'My Blind Brother' Taught Jenny Slate To Not Only Accept Her Needs, But Ask For What She Deserves
Jenny Slate would agree that audiences will, at times, feel sympathy for her complex character Rose while watching My Blind Brother. And yet, she still refers to some of Rose’s behavior as “disgusting.” The dramedy, written and directed by Sophie Goodhart, stars Slate as the insecure Rose, who dates Robbie (Adam Scott), while clinging to the hope that being with a blind man will not only help humanity, but most importantly, herself. Meanwhile, she’s in love with Robbie’s brother, Bill (Nick Kroll). Audiences may ask themselves: Why doesn’t Rose just date Bill?
If only everything in life was that simple.
I could go on wondering why women, myself included, do certain things when the simple answer is right in front of them. Why are women timid about demanding the promotion they deserve? Reluctant to flee a relationship that’s no longer enjoyable? Scared to let their frenemies know how they really feel? A lot of actions are easier said than done, and I think almost anybody is guilty of remaining in a situation that isn’t right for them — regardless of knowing it isn’t best.
Slate, who's 34, admits to behaving as such. The last year has been a big stepping stone for the actress, who’s just now learning that she’s guilty of avoiding things she wants or needs — and more importantly, why.
My Blind Brother was a huge help in Slate’s recent revelation. “The movie is designed as an examination of our behavior… how our identity is constantly being formed,” she explains. I admit to Slate that while watching the film, my opinion of her character constantly changed. One minute, I’d feel bad for Rose, because I knew she wasn’t truly happy. The next, I’d despise her shallow decision to deny herself a real relationship just to feel good about being someone with a disability. After all, Rose did put herself in that situation and if she stuck with Bill, the love triangle crisis would be averted. But again, nothing is that easy.
Slate understands why people will feel this way about her character, but believes that Rose’s frustrating decisions are necessary for audiences to self-reflect. “You feel rage at them when you see what they should do to make it better and they don’t do it because they’re weak,” she explains. “I think the reason it’s hard to feel bad for that is because it’s something that we can tend to really dislike in ourselves."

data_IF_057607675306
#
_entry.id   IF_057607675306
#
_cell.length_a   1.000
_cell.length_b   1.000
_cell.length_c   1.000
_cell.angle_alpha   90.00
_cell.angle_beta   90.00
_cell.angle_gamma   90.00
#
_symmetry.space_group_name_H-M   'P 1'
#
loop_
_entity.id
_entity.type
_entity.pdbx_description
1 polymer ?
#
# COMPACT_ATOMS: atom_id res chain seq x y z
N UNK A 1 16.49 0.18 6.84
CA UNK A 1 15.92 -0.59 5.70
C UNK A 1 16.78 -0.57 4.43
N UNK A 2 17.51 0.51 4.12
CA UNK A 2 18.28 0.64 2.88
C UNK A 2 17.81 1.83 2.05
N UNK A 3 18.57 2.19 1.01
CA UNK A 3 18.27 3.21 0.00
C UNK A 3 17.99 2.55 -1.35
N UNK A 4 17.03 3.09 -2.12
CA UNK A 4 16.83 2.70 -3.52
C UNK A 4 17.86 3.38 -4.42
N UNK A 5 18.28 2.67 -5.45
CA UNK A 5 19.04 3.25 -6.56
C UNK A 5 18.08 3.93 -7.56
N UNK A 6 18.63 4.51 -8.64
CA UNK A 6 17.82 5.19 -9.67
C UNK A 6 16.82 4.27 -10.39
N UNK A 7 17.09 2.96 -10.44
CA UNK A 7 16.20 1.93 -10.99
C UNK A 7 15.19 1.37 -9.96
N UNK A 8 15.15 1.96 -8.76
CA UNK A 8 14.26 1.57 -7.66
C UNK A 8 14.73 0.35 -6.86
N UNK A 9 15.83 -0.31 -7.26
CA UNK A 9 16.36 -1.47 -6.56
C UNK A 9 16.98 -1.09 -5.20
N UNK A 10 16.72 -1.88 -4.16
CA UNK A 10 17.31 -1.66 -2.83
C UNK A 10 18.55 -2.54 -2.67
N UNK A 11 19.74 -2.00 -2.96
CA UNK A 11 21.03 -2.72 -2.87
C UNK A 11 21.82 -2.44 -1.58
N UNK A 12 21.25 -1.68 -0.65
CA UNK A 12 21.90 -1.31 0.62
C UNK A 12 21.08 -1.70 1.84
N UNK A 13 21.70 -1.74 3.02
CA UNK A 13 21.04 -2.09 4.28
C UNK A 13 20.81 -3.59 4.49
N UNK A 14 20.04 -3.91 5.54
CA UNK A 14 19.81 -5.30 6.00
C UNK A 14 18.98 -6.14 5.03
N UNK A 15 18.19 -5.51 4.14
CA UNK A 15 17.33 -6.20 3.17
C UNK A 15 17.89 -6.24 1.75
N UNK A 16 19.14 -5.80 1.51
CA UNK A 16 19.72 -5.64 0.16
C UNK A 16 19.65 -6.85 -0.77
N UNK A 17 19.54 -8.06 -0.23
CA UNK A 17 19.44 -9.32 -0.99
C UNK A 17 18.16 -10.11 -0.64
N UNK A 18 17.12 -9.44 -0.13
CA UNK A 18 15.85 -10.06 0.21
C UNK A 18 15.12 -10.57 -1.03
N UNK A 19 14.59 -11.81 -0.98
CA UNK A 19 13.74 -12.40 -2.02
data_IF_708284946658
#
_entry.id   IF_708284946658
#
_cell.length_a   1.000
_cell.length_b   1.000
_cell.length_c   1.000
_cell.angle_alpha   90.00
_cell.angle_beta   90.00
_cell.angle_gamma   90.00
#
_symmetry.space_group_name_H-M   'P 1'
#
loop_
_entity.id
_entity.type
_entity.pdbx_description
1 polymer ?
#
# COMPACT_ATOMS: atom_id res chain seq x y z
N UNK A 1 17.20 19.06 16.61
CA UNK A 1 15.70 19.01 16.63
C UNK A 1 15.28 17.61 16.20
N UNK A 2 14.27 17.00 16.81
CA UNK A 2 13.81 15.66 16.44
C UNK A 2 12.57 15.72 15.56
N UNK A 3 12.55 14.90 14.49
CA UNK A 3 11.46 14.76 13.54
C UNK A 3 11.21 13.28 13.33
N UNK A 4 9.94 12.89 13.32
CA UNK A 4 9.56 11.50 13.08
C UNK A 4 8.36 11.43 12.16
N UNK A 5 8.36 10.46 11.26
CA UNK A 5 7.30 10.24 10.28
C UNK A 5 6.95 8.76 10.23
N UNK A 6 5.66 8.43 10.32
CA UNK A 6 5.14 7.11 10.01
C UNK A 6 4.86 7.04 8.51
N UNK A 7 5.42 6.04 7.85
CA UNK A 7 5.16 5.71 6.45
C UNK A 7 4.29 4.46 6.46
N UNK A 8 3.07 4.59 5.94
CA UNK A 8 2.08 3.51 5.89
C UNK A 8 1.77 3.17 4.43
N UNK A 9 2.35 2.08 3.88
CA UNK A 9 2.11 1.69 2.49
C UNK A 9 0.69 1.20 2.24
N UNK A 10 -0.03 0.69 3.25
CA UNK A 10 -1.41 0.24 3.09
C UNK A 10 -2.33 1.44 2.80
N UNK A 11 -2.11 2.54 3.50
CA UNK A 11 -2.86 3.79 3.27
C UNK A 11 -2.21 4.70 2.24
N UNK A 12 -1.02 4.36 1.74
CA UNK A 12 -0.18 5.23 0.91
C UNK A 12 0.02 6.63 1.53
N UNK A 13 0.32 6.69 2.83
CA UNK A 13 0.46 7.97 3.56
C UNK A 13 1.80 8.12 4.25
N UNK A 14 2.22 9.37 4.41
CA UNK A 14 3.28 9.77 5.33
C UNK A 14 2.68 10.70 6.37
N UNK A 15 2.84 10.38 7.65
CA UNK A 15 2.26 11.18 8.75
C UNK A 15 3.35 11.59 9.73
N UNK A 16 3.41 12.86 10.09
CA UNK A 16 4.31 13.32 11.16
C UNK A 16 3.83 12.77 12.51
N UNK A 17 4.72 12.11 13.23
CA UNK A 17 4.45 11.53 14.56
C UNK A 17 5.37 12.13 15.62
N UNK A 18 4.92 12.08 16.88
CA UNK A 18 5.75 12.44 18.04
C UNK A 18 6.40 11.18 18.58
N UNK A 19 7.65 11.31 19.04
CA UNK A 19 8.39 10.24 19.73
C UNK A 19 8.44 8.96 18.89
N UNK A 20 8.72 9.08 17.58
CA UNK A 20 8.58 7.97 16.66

And she knows from experience.
It’s clear what Rose wants. She wants to be in a non-selfish relationship, mostly to redeem herself from the death of her ex — which she unnecessarily places blame on herself for. (Ironically, the whole thing id incredibly selfish.) But instead of taking the clear path to a pure relationship, Rose goes the roundabout way. “I was watching and I was like, ‘She’s just really, really unable to deal with what she needs, it’s so disgusting,’” says Slate. “I remember thinking about myself like, ‘Wow. I want to be a direct person.’”
Hating that quality in Rose allowed Slate to not only see it in herself, but want to change it. “It definitely jumps hard at a thought process for me. I think I’m still really actively working on it,” the actress says. For Slate, this process means digging deeper and figuring out why exactly she, and so many women, have such difficulty just asking for what they want.
The answer is: There really is no answer.
“Even in the last year of my life, I’ve thought a lot about the different ways that I’m ashamed of my needs and how sometimes I will have such low expectations in terms of those needs being met that I will try to enter through the backdoor with the ask for those needs to be satisfied,” she reveals. How many people are guilty of that? I know I am. And for what? Nothing, really.
“I do a lot of asking in like a weird, demented, squiggly way because I’m just afraid of what I need,” Slate admits. And it’s true. If anyone truly wants something, what could be so bad about it? “I don’t think there’s anything that I need that is so shameful that I can’t directly just say it,” she says.
When I think about it like that, it changes everything. I’m not asking to win the lotto, for a mansion in the Hollywood Hills, or even dental insurance at this point in life — although those things would be nice. But craving the small things I think I deserve for my well-being and happiness? Absolutely.
For Slate, it’s getting a compliment for a little emotional boost. “Even if it’s like, somebody needs to tell me that I look pretty today, because I don’t feel that about myself. That’s OK,” she says. And that’s the thing — it is OK.
My Blind Brother is now playing in select theaters, iTunes, and On Demand.
Images: Orion Pictures (3)